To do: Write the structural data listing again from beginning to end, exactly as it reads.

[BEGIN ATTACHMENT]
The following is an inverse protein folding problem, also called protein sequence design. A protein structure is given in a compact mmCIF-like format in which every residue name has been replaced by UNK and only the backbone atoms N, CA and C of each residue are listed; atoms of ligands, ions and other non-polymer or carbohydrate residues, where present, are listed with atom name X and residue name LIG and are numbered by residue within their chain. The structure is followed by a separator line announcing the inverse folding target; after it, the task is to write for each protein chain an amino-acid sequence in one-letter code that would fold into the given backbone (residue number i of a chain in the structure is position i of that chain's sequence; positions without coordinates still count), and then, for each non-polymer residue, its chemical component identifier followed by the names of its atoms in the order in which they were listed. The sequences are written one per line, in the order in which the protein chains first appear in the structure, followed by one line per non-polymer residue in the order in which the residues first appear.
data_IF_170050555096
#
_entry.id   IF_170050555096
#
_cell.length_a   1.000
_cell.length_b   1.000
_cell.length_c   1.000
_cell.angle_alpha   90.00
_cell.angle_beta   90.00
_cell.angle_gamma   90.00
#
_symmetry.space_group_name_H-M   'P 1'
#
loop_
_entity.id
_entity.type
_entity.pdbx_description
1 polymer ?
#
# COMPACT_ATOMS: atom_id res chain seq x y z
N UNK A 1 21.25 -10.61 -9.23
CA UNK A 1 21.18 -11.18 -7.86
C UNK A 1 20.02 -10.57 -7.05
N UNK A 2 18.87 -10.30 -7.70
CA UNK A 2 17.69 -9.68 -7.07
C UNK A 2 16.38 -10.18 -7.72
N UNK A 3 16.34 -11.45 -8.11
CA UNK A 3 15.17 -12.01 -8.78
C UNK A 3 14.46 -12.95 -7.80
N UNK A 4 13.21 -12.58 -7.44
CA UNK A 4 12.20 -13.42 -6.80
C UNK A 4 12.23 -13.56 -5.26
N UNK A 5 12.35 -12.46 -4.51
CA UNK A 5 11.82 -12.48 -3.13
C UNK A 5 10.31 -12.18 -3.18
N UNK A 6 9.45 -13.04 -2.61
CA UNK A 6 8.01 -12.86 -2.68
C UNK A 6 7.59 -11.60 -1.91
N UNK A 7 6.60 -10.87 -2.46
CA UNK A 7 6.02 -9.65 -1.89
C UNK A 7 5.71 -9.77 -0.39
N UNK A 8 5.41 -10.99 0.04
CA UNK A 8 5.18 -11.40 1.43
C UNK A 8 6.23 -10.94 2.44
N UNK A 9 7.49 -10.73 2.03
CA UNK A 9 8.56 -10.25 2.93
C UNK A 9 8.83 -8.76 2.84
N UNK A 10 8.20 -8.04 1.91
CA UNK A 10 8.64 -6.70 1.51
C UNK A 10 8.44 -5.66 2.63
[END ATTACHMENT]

The following is an inverse protein folding problem, also called protein sequence design. A protein structure is given in a compact mmCIF-like format in which every residue name has been replaced by UNK and only the backbone atoms N, CA and C of each residue are listed; atoms of ligands, ions and other non-polymer or carbohydrate residues, where present, are listed with atom name X and residue name LIG and are numbered by residue within their chain. The structure is followed by a separator line announcing the inverse folding target; after it, the task is to write for each protein chain an amino-acid sequence in one-letter code that would fold into the given backbone (residue number i of a chain in the structure is position i of that chain's sequence; positions without coordinates still count), and then, for each non-polymer residue, its chemical component identifier followed by the names of its atoms in the order in which they were listed. The sequences are written one per line, in the order in which the protein chains first appear in the structure, followed by one line per non-polymer residue in the order in which the residues first appear.
data_IF_170050555096
#
_entry.id   IF_170050555096
#
_cell.length_a   1.000
_cell.length_b   1.000
_cell.length_c   1.000
_cell.angle_alpha   90.00
_cell.angle_beta   90.00
_cell.angle_gamma   90.00
#
_symmetry.space_group_name_H-M   'P 1'
#
loop_
_entity.id
_entity.type
_entity.pdbx_description
1 polymer ?
#
# COMPACT_ATOMS: atom_id res chain seq x y z
N UNK A 1 21.25 -10.61 -9.23
CA UNK A 1 21.18 -11.18 -7.86
C UNK A 1 20.02 -10.57 -7.05
N UNK A 2 18.87 -10.30 -7.70
CA UNK A 2 17.69 -9.68 -7.07
C UNK A 2 16.38 -10.18 -7.72
N UNK A 3 16.34 -11.45 -8.11
CA UNK A 3 15.17 -12.01 -8.78
C UNK A 3 14.46 -12.95 -7.80
N UNK A 4 13.21 -12.58 -7.44
CA UNK A 4 12.20 -13.42 -6.80
C UNK A 4 12.23 -13.56 -5.26
N UNK A 5 12.35 -12.46 -4.51
CA UNK A 5 11.82 -12.48 -3.13
C UNK A 5 10.31 -12.18 -3.18
N UNK A 6 9.45 -13.04 -2.61
CA UNK A 6 8.01 -12.86 -2.68
C UNK A 6 7.59 -11.60 -1.91
N UNK A 7 6.60 -10.87 -2.46
CA UNK A 7 6.02 -9.65 -1.89
C UNK A 7 5.71 -9.77 -0.39
N UNK A 8 5.41 -10.99 0.04
CA UNK A 8 5.18 -11.40 1.43
C UNK A 8 6.23 -10.94 2.44
N UNK A 9 7.49 -10.73 2.03
CA UNK A 9 8.56 -10.25 2.93
C UNK A 9 8.83 -8.76 2.84
N UNK A 10 8.20 -8.04 1.91
CA UNK A 10 8.64 -6.70 1.51
C UNK A 10 8.44 -5.66 2.63